If a majority of the panelists on the online portion of the FCC's Chicago forum on the Comcast/NBCU
deal are right, it is all about access to video content online.
One of those was the only FCC commissioner in attendance, Michael Copps.
"I cannot, I will not, accept half-hearted pledges of fairness from industry when the future of the Web is at stake. And
right now the assurances and conditions we have received on this Comcast/NBCU proposal don't pass the red-face test," he said. "How many times do we have to experience the fall-out when critical decisions are entrusted only to those in industry without credible public policy oversight?"
Copps likened the deregulatory climate that allowed large media mergers to the one that allowed the BP oils spill and financial crisis, a point seconded by Markham Erickson, or the open Internet Coalition, who pitched strong conditions on the merger.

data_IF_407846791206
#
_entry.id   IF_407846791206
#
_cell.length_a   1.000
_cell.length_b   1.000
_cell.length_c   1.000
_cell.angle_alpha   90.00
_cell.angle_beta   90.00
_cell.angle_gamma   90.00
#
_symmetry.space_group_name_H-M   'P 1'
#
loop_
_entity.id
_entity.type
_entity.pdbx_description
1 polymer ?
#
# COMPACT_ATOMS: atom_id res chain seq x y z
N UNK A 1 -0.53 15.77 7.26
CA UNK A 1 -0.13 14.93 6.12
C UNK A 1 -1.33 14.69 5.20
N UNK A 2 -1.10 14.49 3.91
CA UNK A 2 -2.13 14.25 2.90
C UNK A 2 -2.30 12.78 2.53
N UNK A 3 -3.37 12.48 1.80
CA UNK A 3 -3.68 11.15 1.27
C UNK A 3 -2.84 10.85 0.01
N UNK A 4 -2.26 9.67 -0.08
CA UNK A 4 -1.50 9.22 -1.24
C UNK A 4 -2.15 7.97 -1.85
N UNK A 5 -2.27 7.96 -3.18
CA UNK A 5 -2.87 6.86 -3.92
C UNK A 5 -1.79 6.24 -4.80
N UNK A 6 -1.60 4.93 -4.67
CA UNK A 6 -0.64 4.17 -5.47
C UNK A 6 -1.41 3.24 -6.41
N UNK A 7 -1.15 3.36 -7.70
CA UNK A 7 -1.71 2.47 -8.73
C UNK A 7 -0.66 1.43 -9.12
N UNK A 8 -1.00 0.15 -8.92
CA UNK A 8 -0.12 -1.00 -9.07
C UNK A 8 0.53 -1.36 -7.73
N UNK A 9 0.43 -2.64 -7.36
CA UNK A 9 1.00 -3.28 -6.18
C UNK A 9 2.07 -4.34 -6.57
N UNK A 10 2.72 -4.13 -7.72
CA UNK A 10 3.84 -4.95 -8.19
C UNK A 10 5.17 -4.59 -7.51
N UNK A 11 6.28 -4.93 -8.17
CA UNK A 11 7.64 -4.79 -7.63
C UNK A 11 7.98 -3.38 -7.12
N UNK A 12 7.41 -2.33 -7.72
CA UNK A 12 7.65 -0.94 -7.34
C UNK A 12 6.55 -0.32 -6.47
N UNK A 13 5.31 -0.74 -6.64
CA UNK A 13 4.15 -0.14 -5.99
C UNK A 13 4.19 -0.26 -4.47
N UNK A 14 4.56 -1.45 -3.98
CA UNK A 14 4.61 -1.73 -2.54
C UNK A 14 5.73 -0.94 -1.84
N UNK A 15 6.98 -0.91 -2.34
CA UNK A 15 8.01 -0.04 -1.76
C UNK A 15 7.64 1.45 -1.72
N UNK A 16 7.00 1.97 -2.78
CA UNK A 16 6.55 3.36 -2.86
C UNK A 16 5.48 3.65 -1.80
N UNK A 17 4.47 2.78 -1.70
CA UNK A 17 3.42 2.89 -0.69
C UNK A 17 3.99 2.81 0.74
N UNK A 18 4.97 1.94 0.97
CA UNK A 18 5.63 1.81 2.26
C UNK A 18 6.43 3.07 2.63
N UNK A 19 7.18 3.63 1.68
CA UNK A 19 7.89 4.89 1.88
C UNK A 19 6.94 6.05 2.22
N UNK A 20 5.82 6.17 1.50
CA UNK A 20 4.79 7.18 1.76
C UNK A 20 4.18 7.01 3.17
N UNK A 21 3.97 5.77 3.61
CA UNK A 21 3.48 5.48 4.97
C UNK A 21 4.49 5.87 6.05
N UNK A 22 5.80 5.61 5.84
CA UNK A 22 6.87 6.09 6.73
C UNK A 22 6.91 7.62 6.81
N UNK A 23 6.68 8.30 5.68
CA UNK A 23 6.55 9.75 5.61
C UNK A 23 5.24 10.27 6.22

Joining him was former White House tech policy advisor Susan Crawford, who said that Comcast would be able to use its control over "addictive content" like NBCs' sports or CNBC business news channel to shield them from competition online, and "constrain" the nascent online video marketplace.
Ericksons, whose coalition includes Bloomberg, argued for forcing Comcast to divest CNBC.
Jeff Bloom, senior vice president and general counsel of Dish joined in the chorus of voices for online access conditions, saying that the company would have the incentive to discriminate against Dishs' competing online video offerings.
One key issue on whether Comcast would have the incentive to impede online competition or restrict access to NBC programming was whether online video was a substitution or complement. If it is the latter, then there is less incentive to restrict content. Nielsen vice chairman Susan Whiting said its data indicated the two were complimentary, and warned the FCC to be cautious about trying to regulate in the space.